Working as a strategy consultant in the last decade, one of the toughest question I had to answer when meeting friends and family was to explain to them ‘what do I really do?’. Without getting lost in the jargon, the best answer I could come up (and which I still believe today) is that a consultant is aiming to make change happen in the vector of an organization - either the direction of the vector or the velocity of the vector. He is an external change agent. However, we all know how hard it is to make any change, even when we want it badly, leave alone when somebody external is asking us to make it. So how do you come in from outside and make that change happen in the organization?
The best articulation on how to do this comes from a partner I extensively worked for in London. He was an ex US Navy pilot, who had fought in the first Gulf War in the early 1990s, before he moved in to strategy consulting. From time to time he would use these war metaphors to convey his message. If you want a client to listen and engage, you can not just show them insights and appeal to their intellect. You need to tell them war stories. You need to share with them the stories of the battles you have fought, the challenges you have faced and the wounds you have to show for them. You need to share the stories about your victories and the stories about your defeats. You need to tell them about the enemies you faced and what you have learned after facing them. In some sense, you are trying to show ethos and appeal to their pathos, rather than only their logos. You are building an empathetic connection with them, not only an intellectual connection. The best way to do that is through war stories.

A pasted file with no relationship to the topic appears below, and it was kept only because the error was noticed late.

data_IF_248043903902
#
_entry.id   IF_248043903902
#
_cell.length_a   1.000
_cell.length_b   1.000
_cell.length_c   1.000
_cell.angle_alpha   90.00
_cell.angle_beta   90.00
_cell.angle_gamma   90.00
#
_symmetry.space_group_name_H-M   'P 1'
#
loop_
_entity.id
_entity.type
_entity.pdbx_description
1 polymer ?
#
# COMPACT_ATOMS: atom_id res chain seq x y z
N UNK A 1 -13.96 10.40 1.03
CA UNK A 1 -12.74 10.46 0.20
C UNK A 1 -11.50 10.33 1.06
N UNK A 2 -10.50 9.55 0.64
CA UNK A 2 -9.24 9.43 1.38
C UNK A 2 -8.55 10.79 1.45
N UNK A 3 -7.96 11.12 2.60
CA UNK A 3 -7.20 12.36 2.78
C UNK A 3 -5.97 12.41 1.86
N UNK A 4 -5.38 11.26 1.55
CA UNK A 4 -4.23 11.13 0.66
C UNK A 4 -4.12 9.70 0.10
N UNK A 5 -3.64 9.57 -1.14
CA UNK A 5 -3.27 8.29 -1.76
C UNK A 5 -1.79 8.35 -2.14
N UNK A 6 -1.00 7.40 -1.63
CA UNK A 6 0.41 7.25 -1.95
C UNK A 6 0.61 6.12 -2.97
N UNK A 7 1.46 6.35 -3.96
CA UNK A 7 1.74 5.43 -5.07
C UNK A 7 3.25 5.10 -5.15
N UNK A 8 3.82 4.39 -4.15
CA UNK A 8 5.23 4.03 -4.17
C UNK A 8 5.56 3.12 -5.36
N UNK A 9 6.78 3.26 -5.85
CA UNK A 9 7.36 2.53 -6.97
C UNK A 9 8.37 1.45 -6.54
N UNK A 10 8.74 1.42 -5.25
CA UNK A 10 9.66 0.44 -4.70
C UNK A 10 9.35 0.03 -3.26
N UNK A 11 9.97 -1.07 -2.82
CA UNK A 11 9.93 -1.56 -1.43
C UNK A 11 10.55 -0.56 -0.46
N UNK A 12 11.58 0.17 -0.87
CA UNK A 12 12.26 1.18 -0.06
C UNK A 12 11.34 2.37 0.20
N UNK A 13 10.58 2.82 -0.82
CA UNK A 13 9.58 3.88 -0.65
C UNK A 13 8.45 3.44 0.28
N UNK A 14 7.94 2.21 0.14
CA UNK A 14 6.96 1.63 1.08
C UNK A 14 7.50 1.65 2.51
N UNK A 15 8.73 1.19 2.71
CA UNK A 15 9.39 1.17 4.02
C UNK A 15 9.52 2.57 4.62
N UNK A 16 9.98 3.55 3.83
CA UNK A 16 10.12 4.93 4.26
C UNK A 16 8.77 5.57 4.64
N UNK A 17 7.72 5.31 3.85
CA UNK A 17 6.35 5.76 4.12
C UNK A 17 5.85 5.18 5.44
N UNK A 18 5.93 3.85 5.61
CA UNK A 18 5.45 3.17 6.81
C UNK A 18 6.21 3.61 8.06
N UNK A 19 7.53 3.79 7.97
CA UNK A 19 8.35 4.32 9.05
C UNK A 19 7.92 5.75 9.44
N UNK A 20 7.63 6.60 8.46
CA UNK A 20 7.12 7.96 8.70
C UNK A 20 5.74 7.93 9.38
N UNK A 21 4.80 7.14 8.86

Yet as young consultants, we were still very hung up on our data and slides. In one way, it was a very practical response from us, because we did not have the experiences of fighting on the frontline to share. The best we could use were case examples from other organizations or retell the stories that some experienced consultant would share with us. But even in the best of the cases, they would be very weak stories. Because we would have the facts to narrate the event, but not the personal emotions to tell a story. So, we would naturally return to working with data, facts and insights that we could draw from within the context of the current organization we were working with.
In the start, most of our insights would be very factual. The visualizations we would construct to tell them would be focussed on answering the basic questions - what is happening, who is involved, where is it happening and when did it happen. But those were mostly just the facts about the situation. They may help explain the current challenges or questions, but were never strong enough to make change happen. This is where the second war metaphor would come into play. The visualizations that would work best were what we would call killer charts. These charts would invariably be multi-variate in nature, and showcase cause and effect. They would be a synthesis of insight, aiming to explain the past and hinting at the possible course for future action. Killer charts were different because they would aim to answer the more interesting questions - the ‘why’ and the ‘so what’ questions. Those are the questions that best sow the seeds of change.
So the next time you think about making change happen, think about telling war stories and creating killer charts.
06 November 2014